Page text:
Holidays In Eden might not be a favorite among the fans that have followed the band since their glory days in the '80s but it doesn't necessarily mean that new fans should overlook another solid Marillion release that actually gets better with each passing year.

***** star songs: Splintering Heart (6:54) Dry Land (4:43)

**** star songs: Cover My Eyes (Pain And Heaven) (3:54) No One Can (4:41) Holidays In Eden (5:38) Waiting To Happen (5:01) The Rakes Progress (1:54) 100 Nights (6:41)

*** star songs: The Party (5:36) This Town (3:18)

Review by octopus-4
SPECIAL COLLABORATOR RIO/Avant/Zeuhl,Neo & Post/Math Teams
3 stars The issue with second album of the Hogart's era is that they didn't evolve quickly enough. Holidays in Eden is no more than a follow-up to the previous Season's End with very few improvements. The band is still too tied to its original sound. "Splintering Heart" is a good song and Hogarth features very good vocals, but his voice is very different from Fish and this requires an adjustment in the band's sound that will not arrive until Brave.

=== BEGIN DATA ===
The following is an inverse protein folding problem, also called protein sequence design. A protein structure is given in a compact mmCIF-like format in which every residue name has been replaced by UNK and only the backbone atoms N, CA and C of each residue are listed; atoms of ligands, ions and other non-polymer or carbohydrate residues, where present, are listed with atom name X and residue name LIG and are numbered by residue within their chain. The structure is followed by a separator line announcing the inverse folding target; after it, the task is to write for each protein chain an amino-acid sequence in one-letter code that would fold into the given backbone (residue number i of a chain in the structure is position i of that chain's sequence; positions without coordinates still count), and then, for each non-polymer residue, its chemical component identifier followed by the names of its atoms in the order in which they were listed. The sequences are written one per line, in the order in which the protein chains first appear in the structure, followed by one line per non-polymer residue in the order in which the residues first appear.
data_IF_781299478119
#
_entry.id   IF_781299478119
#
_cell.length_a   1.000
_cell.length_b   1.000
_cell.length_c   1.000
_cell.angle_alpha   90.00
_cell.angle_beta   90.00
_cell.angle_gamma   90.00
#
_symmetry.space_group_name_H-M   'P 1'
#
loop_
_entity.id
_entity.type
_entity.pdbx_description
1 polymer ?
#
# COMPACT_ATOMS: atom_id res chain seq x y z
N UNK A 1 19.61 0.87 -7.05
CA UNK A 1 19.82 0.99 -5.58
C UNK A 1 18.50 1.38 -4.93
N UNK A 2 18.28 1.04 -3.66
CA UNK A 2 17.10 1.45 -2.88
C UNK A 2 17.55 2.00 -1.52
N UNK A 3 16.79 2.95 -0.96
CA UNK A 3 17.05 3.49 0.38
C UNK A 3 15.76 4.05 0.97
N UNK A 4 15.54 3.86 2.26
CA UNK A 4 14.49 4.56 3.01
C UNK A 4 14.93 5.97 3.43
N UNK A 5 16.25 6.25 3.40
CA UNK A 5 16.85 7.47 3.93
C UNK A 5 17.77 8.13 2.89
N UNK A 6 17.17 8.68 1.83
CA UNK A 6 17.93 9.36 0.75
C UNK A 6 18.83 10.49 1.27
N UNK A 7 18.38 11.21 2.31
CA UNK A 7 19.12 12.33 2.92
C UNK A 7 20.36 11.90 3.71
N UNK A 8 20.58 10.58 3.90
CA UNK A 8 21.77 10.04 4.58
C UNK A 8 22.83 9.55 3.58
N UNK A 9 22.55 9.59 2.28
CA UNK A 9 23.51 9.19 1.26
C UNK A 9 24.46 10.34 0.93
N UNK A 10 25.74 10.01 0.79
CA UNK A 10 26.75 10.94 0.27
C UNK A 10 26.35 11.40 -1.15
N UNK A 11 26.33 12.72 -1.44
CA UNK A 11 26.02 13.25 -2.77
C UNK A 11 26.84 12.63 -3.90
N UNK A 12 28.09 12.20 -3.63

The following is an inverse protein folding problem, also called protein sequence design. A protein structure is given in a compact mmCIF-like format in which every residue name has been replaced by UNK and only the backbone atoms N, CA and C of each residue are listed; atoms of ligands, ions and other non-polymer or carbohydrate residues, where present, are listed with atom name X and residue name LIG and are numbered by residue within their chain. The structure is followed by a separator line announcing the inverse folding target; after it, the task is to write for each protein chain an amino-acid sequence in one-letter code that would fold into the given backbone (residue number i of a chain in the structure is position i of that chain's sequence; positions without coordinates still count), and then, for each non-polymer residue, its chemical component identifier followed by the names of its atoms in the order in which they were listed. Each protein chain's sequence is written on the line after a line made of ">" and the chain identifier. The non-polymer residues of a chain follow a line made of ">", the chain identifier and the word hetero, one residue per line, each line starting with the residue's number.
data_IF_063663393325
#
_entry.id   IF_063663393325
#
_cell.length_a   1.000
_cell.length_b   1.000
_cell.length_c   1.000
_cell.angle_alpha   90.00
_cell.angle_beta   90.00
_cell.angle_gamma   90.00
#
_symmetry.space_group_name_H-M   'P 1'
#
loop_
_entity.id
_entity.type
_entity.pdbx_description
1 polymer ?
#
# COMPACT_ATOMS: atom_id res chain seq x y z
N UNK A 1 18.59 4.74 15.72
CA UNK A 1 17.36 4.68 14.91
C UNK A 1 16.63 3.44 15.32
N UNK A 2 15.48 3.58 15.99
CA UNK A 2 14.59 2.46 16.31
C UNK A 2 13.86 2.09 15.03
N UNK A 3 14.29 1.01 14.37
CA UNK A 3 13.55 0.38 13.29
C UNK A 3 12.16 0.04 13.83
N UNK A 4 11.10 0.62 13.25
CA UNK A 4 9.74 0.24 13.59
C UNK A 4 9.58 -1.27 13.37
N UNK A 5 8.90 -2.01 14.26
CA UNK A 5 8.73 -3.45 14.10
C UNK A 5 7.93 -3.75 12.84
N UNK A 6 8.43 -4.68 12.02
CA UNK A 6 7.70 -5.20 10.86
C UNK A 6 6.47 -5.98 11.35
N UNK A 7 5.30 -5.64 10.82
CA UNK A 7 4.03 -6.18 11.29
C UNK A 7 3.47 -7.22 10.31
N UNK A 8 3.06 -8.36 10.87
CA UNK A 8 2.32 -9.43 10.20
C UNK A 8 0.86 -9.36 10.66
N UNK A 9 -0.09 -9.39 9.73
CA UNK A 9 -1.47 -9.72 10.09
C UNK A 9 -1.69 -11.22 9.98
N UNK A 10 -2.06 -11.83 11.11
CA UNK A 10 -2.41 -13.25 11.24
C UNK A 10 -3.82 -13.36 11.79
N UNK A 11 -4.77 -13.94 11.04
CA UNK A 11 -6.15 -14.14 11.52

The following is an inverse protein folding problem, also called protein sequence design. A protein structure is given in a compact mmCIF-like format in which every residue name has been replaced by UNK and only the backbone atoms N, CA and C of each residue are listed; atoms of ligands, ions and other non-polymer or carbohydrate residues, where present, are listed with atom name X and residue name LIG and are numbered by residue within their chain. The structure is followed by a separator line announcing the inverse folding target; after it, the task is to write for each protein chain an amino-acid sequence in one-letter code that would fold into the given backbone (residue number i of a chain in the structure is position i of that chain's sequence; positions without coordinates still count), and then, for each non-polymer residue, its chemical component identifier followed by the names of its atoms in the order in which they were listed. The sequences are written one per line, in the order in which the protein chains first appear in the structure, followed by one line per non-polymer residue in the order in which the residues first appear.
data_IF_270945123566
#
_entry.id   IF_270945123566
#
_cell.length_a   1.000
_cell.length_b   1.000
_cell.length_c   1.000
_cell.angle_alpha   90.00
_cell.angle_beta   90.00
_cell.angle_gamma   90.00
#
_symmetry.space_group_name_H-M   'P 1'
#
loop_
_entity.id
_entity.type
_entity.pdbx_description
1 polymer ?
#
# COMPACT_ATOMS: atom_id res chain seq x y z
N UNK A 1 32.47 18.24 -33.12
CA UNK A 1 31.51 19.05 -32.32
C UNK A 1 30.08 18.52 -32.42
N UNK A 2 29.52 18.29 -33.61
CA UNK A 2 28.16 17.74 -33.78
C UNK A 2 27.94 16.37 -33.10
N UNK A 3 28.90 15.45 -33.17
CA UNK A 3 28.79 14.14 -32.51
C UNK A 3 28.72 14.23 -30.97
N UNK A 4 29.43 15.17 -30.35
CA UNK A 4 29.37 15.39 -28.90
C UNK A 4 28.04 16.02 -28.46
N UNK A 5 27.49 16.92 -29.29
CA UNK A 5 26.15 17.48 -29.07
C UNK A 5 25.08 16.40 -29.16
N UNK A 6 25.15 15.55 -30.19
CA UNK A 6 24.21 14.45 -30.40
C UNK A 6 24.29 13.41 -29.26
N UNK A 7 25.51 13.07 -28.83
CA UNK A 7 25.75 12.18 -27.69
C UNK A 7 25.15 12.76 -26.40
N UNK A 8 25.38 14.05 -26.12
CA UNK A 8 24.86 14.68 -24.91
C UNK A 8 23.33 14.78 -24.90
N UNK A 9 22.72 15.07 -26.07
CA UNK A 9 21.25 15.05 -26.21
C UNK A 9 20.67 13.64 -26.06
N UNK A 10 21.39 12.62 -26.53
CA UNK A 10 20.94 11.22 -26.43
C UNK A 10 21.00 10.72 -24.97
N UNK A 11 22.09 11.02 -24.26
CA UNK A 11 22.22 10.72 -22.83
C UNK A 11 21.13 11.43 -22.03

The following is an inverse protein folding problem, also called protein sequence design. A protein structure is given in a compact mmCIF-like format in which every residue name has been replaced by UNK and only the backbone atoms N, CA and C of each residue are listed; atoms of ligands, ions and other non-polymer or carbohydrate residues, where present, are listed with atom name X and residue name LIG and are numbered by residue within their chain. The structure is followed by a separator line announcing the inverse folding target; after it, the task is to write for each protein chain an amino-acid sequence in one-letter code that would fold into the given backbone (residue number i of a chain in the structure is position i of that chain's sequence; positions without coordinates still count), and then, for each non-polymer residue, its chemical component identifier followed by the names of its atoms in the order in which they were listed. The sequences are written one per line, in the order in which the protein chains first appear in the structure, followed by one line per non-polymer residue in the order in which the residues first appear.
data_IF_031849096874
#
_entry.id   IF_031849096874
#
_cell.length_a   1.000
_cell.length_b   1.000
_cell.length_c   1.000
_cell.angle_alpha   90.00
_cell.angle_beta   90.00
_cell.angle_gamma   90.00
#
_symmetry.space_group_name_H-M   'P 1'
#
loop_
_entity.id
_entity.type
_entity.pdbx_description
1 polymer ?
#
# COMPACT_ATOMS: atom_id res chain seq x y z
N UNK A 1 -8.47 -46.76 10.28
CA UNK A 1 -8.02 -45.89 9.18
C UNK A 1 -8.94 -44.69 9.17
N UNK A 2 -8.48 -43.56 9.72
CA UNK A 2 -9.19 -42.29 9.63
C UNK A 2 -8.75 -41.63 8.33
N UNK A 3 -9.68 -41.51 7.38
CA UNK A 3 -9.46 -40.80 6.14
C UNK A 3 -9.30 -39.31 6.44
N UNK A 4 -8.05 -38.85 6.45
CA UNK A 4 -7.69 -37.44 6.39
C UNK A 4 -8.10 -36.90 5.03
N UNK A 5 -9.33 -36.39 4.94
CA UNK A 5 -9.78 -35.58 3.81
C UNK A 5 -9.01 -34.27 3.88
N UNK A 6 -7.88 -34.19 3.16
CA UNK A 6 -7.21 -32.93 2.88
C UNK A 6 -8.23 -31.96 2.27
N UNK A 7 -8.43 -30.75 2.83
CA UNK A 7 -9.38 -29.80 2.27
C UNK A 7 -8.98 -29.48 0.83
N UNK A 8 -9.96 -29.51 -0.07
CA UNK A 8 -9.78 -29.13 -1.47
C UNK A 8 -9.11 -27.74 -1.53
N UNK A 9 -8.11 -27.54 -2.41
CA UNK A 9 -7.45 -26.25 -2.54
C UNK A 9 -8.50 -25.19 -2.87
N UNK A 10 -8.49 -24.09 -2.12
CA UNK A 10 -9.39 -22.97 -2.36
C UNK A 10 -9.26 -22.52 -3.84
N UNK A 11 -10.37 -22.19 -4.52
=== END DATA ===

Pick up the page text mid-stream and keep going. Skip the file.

"Cover My Eyes" suffers of the same issue. The guitar riff is almost the same of Incommunicado. The song is good and Hogarth makes a good job, but it's far from being a masterpiece. A bit too poppy.

"The Party" is the first song really built on Hogarth's voice. Promising.

"No One Can" is a pop sentimental. Listenable if you don't pay attention to the trivial lyrics.

This was the A side. B side opens with the title track. A rock intro then it calms down. this is another song on which Hogarth appears to be well fitting with the band's sound. I suppose it's a Hogarth's song as is unusually rock for Marillion.

"Dry Land" was the first videoclip from this album. I think they were in Iceland on summer. More than dry the land was appearing desert but green. The song is my album's favourite. It failed to be a hit single, actually, but it's a great song.

Mellow acoustic 12-strings guitar for "Waiting to Happen" a harmonic round of open chords. It's a good pop song, nothing more.